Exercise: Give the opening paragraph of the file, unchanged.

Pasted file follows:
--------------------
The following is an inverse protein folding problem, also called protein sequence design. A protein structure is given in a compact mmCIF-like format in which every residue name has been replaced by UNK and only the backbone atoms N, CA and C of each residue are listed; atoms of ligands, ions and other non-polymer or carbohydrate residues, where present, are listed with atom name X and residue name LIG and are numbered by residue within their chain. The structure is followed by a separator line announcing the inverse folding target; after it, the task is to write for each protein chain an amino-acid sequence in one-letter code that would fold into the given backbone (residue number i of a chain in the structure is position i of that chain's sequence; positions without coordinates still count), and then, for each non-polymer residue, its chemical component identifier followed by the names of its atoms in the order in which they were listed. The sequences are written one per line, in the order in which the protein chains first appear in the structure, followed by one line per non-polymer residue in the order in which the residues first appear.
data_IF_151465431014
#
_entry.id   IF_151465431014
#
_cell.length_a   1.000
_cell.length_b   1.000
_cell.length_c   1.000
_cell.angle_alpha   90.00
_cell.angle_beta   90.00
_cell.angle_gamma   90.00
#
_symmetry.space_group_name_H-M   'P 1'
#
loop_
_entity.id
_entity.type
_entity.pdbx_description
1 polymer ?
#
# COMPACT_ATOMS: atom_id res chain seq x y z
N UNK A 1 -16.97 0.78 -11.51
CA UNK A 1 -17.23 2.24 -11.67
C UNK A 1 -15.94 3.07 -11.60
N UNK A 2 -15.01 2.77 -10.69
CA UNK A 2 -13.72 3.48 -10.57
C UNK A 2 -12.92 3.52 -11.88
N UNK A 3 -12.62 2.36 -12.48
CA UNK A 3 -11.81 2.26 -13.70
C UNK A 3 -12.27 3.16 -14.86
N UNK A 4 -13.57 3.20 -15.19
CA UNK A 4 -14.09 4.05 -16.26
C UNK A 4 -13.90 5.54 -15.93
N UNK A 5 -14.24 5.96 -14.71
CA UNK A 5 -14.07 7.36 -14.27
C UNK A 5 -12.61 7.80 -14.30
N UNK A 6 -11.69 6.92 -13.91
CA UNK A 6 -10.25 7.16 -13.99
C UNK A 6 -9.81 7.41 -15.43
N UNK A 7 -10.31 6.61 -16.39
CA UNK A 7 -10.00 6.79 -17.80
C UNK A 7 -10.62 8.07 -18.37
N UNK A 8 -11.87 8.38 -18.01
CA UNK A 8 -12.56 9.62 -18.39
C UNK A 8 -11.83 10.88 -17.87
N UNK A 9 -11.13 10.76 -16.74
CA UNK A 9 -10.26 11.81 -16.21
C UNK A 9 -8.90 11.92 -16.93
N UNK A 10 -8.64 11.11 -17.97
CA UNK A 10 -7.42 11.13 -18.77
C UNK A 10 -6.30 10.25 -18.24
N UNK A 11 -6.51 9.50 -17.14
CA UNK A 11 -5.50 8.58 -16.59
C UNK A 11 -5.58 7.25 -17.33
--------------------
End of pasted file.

The following is an inverse protein folding problem, also called protein sequence design. A protein structure is given in a compact mmCIF-like format in which every residue name has been replaced by UNK and only the backbone atoms N, CA and C of each residue are listed; atoms of ligands, ions and other non-polymer or carbohydrate residues, where present, are listed with atom name X and residue name LIG and are numbered by residue within their chain. The structure is followed by a separator line announcing the inverse folding target; after it, the task is to write for each protein chain an amino-acid sequence in one-letter code that would fold into the given backbone (residue number i of a chain in the structure is position i of that chain's sequence; positions without coordinates still count), and then, for each non-polymer residue, its chemical component identifier followed by the names of its atoms in the order in which they were listed. The sequences are written one per line, in the order in which the protein chains first appear in the structure, followed by one line per non-polymer residue in the order in which the residues first appear.